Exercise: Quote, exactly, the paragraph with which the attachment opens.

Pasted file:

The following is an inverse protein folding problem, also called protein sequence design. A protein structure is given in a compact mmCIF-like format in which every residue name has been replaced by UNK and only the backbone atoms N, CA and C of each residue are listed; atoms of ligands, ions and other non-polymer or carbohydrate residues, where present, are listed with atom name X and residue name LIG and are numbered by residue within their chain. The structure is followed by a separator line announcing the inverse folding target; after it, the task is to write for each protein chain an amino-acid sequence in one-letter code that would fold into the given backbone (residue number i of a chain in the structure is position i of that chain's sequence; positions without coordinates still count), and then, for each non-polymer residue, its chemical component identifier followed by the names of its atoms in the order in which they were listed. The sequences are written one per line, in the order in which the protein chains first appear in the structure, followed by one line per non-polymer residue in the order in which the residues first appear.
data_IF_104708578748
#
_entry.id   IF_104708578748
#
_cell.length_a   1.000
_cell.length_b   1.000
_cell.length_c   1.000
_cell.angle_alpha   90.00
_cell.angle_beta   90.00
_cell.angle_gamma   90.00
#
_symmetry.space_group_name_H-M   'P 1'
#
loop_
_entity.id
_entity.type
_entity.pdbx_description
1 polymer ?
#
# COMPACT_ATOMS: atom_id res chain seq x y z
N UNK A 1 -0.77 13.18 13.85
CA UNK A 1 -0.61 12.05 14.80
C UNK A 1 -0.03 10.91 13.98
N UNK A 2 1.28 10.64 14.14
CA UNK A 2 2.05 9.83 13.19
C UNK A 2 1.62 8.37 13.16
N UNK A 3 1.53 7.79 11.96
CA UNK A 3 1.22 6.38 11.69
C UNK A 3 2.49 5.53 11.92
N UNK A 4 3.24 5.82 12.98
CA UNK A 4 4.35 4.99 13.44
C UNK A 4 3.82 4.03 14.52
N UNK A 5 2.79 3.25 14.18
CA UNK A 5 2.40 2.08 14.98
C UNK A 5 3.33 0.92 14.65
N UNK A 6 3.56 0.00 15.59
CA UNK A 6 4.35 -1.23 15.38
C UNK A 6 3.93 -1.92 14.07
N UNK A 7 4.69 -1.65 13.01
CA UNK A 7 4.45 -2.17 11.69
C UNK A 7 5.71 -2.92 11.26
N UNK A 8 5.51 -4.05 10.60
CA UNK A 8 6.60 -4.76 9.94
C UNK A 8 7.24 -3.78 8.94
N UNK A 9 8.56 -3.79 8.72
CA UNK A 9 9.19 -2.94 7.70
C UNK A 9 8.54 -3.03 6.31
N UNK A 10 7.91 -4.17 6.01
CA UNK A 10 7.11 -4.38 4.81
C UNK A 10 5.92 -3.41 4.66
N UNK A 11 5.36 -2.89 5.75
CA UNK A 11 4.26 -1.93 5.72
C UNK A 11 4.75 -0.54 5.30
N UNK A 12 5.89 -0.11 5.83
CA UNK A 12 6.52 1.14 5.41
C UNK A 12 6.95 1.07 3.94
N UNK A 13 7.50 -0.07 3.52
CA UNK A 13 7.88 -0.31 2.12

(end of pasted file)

The following is an inverse protein folding problem, also called protein sequence design. A protein structure is given in a compact mmCIF-like format in which every residue name has been replaced by UNK and only the backbone atoms N, CA and C of each residue are listed; atoms of ligands, ions and other non-polymer or carbohydrate residues, where present, are listed with atom name X and residue name LIG and are numbered by residue within their chain. The structure is followed by a separator line announcing the inverse folding target; after it, the task is to write for each protein chain an amino-acid sequence in one-letter code that would fold into the given backbone (residue number i of a chain in the structure is position i of that chain's sequence; positions without coordinates still count), and then, for each non-polymer residue, its chemical component identifier followed by the names of its atoms in the order in which they were listed. The sequences are written one per line, in the order in which the protein chains first appear in the structure, followed by one line per non-polymer residue in the order in which the residues first appear.